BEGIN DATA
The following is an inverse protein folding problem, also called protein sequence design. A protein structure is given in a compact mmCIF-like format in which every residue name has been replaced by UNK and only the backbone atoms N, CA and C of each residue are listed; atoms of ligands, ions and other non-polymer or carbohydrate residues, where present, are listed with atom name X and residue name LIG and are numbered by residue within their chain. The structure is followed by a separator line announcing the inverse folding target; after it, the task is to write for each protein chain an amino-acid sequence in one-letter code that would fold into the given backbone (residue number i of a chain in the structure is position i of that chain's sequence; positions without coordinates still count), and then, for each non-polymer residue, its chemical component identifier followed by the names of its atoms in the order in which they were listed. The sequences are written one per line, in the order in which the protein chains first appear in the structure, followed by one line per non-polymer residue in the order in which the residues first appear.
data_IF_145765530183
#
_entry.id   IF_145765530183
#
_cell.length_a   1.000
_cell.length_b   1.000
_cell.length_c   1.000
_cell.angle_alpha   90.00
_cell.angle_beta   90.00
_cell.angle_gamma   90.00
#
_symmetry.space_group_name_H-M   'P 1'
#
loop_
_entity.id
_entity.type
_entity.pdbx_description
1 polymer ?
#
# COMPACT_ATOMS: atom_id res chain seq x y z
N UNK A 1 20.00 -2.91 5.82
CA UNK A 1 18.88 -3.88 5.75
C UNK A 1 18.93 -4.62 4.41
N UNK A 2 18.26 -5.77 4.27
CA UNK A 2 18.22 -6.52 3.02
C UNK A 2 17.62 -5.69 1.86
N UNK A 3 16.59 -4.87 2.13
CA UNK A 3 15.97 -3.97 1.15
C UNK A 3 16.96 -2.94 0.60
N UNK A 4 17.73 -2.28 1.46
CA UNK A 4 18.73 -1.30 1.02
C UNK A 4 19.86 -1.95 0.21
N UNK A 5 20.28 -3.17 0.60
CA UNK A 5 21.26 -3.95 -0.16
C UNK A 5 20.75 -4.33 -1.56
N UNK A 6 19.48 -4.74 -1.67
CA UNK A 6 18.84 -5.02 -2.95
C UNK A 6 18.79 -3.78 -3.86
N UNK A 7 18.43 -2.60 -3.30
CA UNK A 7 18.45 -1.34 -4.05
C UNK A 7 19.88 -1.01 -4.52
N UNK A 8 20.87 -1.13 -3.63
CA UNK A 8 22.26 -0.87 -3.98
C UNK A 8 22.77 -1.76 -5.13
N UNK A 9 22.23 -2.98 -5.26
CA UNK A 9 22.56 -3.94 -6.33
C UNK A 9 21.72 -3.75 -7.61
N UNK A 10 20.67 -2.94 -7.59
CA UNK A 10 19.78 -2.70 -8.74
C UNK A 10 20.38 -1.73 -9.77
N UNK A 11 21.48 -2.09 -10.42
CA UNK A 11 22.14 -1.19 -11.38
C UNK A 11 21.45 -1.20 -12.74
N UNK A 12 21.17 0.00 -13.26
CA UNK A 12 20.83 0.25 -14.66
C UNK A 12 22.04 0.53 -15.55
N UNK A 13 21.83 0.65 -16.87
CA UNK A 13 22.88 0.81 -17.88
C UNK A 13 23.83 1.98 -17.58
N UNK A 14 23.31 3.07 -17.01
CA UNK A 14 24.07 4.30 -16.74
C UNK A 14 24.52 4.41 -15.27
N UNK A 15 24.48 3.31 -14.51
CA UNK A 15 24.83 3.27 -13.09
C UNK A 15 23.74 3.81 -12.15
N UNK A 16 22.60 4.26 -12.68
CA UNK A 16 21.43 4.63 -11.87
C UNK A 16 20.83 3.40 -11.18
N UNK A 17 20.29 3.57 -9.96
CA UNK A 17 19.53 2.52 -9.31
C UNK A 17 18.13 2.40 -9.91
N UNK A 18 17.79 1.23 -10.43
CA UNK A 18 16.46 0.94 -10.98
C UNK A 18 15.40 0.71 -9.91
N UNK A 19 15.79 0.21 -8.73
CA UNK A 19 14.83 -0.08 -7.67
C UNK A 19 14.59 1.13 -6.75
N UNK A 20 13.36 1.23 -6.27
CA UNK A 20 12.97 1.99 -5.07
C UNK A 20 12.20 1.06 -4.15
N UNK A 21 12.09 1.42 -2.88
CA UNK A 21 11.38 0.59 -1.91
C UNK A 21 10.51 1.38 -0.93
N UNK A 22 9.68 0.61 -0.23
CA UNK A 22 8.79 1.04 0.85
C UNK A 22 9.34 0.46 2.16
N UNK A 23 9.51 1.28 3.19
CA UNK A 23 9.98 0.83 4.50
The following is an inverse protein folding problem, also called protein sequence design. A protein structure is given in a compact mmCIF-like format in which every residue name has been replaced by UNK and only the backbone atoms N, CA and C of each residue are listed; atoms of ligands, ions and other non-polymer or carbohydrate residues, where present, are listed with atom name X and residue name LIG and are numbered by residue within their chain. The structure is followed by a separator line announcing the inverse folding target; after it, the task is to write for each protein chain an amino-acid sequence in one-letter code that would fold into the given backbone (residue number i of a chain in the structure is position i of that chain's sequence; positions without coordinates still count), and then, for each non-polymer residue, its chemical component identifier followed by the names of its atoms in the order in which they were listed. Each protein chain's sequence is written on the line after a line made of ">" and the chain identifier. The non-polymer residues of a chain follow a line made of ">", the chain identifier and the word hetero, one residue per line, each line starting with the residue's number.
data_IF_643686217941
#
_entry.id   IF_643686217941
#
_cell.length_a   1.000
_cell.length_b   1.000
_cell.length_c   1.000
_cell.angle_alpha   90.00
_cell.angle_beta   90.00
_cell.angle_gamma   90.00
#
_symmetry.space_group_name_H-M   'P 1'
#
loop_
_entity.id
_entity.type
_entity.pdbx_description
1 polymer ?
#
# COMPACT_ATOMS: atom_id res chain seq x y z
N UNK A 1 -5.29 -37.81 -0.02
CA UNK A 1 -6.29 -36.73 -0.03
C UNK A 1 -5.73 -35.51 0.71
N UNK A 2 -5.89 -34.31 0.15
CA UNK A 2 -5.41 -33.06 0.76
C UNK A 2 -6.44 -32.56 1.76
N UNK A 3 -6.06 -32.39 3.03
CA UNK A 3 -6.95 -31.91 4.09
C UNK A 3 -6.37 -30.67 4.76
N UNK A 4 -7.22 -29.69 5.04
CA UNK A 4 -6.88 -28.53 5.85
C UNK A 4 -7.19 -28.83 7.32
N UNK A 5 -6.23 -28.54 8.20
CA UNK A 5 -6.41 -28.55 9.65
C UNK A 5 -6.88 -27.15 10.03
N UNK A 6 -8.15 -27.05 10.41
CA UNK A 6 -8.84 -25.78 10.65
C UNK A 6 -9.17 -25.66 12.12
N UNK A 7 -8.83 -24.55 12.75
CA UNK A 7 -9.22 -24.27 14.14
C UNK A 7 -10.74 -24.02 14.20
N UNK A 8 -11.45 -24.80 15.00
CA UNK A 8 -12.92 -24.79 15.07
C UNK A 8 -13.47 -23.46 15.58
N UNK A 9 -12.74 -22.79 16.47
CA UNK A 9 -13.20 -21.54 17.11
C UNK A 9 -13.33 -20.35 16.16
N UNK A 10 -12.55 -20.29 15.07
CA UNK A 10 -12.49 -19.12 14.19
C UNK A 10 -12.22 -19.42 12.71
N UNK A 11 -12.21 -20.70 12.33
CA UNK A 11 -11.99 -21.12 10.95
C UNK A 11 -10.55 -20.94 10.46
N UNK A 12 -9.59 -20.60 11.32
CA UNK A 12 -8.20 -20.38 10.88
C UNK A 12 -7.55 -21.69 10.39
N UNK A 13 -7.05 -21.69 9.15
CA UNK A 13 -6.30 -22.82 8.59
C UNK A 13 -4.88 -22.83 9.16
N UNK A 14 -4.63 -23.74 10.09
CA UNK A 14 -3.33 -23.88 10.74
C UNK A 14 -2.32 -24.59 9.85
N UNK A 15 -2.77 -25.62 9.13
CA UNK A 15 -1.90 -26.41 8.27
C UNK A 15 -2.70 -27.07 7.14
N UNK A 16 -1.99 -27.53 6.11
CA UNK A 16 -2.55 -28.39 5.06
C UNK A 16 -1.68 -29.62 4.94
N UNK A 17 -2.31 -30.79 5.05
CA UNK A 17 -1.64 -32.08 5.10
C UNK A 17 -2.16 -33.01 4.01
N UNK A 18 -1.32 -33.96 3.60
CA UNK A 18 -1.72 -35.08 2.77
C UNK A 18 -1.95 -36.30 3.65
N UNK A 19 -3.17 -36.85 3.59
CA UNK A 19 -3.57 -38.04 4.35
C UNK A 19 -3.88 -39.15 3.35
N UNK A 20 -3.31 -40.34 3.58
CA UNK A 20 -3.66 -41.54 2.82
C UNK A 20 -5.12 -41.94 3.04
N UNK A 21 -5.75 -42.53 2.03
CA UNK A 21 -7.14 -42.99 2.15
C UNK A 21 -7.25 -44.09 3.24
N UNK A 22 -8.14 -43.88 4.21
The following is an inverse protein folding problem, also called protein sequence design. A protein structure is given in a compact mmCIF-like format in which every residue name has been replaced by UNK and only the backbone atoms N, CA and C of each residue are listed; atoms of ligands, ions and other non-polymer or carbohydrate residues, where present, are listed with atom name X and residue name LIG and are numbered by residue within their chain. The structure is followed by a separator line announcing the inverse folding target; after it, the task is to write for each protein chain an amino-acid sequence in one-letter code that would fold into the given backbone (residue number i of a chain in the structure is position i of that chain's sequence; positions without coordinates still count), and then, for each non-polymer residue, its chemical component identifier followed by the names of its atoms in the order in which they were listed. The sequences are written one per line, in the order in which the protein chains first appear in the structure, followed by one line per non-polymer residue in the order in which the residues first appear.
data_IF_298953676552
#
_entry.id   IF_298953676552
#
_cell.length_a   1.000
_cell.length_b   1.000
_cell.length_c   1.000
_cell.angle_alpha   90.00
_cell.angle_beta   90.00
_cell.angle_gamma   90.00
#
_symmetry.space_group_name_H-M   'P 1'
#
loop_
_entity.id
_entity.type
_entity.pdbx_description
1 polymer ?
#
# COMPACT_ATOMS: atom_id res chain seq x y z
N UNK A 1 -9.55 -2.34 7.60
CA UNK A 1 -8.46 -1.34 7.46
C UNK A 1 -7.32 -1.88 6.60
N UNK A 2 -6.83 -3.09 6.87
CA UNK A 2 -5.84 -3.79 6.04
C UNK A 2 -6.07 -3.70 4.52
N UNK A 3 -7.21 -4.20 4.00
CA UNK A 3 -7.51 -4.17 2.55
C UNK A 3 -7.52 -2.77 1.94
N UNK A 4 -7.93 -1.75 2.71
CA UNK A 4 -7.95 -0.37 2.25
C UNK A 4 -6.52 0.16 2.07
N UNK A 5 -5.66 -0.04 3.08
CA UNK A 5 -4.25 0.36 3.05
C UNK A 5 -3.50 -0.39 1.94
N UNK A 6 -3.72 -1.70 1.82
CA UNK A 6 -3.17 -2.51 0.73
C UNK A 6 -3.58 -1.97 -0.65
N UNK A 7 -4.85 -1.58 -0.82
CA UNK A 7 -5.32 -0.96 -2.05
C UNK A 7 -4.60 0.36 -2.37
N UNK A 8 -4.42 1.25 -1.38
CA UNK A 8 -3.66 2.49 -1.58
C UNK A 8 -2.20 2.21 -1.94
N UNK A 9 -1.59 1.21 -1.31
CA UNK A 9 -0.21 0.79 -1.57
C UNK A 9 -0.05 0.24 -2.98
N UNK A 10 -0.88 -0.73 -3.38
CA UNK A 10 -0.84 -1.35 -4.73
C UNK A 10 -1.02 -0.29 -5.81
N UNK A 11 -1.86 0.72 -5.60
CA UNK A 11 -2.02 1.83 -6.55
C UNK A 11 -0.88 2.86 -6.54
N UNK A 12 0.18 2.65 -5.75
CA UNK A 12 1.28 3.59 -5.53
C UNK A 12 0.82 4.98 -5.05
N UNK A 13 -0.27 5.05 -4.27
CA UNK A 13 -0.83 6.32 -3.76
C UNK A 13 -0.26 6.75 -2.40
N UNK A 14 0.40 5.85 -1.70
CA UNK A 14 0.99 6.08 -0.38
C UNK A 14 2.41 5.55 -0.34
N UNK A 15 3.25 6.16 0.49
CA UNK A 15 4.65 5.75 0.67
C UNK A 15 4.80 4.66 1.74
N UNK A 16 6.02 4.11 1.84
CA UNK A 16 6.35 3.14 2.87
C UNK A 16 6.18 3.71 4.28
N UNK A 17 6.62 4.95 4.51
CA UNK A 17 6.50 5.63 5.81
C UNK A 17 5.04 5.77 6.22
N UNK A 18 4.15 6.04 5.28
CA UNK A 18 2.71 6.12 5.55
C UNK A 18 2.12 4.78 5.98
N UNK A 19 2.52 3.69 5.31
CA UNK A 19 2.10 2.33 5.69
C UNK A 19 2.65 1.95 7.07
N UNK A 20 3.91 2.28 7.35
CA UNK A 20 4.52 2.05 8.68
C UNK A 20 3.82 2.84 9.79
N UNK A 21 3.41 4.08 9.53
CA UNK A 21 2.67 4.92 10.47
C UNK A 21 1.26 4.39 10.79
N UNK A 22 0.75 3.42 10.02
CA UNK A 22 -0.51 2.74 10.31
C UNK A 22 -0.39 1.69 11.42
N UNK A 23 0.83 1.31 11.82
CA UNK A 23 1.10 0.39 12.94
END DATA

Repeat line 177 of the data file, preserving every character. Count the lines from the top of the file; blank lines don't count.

#